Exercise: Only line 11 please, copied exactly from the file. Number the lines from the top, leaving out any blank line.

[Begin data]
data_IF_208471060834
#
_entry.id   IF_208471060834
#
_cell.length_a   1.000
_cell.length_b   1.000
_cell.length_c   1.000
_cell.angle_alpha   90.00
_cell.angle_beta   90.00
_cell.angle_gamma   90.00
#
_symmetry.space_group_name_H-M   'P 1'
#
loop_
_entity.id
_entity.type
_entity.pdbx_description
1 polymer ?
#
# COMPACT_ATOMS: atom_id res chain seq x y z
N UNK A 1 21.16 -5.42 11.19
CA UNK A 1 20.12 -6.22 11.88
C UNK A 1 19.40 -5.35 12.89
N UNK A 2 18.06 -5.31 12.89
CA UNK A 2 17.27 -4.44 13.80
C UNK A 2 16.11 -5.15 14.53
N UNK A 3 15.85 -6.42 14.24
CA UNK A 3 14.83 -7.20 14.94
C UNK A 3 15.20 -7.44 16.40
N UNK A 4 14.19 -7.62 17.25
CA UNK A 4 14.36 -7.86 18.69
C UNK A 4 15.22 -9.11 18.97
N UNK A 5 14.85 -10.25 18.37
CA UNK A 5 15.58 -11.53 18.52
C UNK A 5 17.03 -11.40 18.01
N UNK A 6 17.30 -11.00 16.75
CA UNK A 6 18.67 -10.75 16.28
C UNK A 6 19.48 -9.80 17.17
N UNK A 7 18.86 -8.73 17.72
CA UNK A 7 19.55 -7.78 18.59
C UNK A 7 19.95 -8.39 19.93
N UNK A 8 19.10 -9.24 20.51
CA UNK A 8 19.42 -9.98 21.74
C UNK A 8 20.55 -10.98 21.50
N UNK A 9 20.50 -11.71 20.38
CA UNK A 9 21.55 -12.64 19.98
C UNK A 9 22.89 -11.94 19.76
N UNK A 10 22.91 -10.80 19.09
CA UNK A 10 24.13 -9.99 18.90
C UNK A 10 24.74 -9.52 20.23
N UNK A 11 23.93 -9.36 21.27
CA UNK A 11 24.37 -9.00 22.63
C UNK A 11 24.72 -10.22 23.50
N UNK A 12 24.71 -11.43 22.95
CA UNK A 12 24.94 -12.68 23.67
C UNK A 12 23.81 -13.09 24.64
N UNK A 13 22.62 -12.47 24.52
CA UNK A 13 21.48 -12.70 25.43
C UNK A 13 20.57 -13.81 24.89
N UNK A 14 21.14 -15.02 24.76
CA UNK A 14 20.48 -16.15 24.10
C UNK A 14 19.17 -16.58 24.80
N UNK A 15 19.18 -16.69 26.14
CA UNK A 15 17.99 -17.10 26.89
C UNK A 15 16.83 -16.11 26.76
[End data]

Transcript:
#